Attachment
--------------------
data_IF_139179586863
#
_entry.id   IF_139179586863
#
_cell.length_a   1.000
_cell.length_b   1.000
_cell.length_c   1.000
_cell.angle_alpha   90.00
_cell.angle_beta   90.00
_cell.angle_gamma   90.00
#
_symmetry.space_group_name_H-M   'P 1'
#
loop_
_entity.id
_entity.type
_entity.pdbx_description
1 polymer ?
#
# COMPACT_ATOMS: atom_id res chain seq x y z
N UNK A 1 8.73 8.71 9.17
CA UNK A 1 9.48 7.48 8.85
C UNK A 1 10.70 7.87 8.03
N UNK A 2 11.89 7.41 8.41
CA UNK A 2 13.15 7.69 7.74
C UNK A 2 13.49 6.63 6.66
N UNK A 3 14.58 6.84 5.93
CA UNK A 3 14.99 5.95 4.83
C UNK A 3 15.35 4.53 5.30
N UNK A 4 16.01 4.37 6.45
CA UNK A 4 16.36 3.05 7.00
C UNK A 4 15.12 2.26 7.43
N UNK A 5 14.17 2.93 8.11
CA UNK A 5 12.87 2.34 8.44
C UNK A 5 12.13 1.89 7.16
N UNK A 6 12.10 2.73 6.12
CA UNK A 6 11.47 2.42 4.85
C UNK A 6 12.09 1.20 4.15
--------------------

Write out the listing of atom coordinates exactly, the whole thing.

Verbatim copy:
data_IF_139179586863
#
_entry.id   IF_139179586863
#
_cell.length_a   1.000
_cell.length_b   1.000
_cell.length_c   1.000
_cell.angle_alpha   90.00
_cell.angle_beta   90.00
_cell.angle_gamma   90.00
#
_symmetry.space_group_name_H-M   'P 1'
#
loop_
_entity.id
_entity.type
_entity.pdbx_description
1 polymer ?
#
# COMPACT_ATOMS: atom_id res chain seq x y z
N UNK A 1 8.73 8.71 9.17
CA UNK A 1 9.48 7.48 8.85
C UNK A 1 10.70 7.87 8.03
N UNK A 2 11.89 7.41 8.41
CA UNK A 2 13.15 7.69 7.74
C UNK A 2 13.49 6.63 6.66
N UNK A 3 14.58 6.84 5.93
CA UNK A 3 14.99 5.95 4.83
C UNK A 3 15.35 4.53 5.30
N UNK A 4 16.01 4.37 6.45
CA UNK A 4 16.36 3.05 7.00
C UNK A 4 15.12 2.26 7.43
N UNK A 5 14.17 2.93 8.11
CA UNK A 5 12.87 2.34 8.44
C UNK A 5 12.13 1.89 7.16
N UNK A 6 12.10 2.73 6.12
CA UNK A 6 11.47 2.42 4.85
C UNK A 6 12.09 1.20 4.15